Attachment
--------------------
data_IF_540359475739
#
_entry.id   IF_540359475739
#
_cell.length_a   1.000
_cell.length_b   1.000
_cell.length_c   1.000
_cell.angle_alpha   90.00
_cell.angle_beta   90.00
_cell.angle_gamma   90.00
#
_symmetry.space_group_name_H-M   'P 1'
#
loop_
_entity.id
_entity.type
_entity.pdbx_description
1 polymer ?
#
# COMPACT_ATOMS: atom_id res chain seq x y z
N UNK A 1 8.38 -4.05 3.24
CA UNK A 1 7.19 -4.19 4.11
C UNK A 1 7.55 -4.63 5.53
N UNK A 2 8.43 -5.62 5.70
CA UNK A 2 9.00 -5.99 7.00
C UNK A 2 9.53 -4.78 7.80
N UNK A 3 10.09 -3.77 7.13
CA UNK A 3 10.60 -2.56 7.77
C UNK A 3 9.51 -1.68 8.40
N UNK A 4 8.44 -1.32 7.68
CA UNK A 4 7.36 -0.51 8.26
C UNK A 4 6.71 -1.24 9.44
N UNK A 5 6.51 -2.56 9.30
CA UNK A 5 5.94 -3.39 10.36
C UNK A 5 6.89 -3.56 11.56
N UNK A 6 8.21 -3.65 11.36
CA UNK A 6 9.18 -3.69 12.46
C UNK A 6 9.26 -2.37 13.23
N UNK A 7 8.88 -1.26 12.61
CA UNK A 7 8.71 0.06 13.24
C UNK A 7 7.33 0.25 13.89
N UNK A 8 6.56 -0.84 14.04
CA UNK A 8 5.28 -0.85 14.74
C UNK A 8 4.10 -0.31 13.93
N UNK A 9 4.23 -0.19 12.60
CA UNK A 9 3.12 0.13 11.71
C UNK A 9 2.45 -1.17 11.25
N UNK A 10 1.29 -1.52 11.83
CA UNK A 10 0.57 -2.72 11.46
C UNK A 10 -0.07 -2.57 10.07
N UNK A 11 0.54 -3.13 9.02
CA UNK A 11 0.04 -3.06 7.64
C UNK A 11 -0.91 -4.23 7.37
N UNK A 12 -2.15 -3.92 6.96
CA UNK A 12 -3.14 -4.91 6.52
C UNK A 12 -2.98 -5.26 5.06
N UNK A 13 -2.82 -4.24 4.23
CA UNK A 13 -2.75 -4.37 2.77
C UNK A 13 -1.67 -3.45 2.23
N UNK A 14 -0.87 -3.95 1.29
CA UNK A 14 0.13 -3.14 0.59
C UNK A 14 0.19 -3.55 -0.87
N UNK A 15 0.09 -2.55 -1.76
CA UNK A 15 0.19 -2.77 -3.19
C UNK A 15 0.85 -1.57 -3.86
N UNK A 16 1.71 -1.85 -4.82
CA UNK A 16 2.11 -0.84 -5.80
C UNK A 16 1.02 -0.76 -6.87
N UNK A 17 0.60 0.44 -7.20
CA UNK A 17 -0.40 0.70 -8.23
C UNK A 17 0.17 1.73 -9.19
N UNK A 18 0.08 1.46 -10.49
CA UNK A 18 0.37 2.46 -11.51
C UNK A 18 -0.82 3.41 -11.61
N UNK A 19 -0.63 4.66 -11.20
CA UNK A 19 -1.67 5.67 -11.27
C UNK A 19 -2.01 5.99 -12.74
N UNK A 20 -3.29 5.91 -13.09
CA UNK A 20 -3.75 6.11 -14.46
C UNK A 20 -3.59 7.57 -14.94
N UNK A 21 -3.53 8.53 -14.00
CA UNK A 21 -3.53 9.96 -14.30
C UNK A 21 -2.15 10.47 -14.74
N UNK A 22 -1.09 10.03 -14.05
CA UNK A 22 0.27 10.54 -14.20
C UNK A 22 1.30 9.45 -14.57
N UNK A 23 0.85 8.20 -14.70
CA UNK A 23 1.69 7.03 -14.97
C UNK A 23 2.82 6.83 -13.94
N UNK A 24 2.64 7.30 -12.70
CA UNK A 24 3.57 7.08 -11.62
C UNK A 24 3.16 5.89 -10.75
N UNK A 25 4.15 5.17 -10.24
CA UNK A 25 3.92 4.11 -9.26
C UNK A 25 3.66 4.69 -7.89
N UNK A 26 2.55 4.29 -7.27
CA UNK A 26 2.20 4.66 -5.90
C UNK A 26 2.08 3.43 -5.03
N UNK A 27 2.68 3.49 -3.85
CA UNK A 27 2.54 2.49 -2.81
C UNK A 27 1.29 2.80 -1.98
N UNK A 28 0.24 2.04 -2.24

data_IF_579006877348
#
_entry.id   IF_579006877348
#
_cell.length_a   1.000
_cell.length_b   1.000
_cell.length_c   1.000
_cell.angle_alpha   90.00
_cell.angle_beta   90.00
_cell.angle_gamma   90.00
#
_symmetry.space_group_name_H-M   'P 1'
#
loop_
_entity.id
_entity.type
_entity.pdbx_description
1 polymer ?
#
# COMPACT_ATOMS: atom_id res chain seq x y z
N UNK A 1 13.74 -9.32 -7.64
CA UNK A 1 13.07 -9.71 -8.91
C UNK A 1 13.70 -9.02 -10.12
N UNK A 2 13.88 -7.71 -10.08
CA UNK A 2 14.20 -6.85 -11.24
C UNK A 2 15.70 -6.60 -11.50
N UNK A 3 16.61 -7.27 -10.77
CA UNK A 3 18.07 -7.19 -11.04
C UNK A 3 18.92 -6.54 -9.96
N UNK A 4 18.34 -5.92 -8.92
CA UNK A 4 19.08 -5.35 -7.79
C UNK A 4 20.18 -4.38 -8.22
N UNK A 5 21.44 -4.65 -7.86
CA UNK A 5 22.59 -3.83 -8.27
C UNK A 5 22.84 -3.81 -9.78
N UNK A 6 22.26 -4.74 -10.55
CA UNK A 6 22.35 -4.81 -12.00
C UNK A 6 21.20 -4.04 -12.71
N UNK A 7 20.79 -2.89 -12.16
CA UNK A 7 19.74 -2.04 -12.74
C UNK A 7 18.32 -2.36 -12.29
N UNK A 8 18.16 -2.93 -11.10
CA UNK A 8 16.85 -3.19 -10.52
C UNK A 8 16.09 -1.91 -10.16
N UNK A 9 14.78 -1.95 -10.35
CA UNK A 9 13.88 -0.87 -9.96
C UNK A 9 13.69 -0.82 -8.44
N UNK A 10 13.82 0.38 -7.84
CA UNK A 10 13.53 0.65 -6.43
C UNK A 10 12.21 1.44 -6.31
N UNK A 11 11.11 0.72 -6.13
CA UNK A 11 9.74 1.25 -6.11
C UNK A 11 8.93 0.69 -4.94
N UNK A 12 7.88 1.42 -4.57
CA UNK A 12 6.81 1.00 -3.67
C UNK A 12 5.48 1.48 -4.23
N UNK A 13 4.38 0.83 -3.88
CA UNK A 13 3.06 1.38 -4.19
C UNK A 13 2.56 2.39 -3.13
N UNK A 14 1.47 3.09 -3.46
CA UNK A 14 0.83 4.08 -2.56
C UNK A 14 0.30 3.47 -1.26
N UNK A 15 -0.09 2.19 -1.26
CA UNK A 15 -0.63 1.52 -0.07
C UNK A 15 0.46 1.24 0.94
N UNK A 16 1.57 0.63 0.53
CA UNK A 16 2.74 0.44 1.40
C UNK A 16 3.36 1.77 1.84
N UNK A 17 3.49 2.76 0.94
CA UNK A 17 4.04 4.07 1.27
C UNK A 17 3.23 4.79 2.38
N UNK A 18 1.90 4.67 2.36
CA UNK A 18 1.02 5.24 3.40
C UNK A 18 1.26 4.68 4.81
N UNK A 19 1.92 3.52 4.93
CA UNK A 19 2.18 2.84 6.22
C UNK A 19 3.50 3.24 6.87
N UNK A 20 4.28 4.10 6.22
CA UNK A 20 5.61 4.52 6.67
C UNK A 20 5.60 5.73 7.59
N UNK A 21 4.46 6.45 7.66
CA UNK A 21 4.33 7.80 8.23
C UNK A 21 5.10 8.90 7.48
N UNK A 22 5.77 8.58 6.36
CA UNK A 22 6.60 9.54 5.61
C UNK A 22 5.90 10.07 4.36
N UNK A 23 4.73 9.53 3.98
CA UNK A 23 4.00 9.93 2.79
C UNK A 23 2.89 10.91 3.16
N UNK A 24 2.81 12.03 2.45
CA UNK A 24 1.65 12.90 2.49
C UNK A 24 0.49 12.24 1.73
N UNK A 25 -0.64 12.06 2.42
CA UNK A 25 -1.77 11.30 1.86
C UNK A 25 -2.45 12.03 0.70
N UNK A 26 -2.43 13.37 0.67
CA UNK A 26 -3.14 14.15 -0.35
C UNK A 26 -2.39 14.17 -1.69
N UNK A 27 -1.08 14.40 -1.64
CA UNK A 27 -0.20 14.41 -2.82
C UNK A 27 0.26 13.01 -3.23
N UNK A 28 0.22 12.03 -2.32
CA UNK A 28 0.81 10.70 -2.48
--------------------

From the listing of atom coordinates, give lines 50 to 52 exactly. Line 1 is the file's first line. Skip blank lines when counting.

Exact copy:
C UNK A 10 -0.07 -2.57 10.07
N UNK A 11 0.54 -3.13 9.02
CA UNK A 11 0.04 -3.06 7.64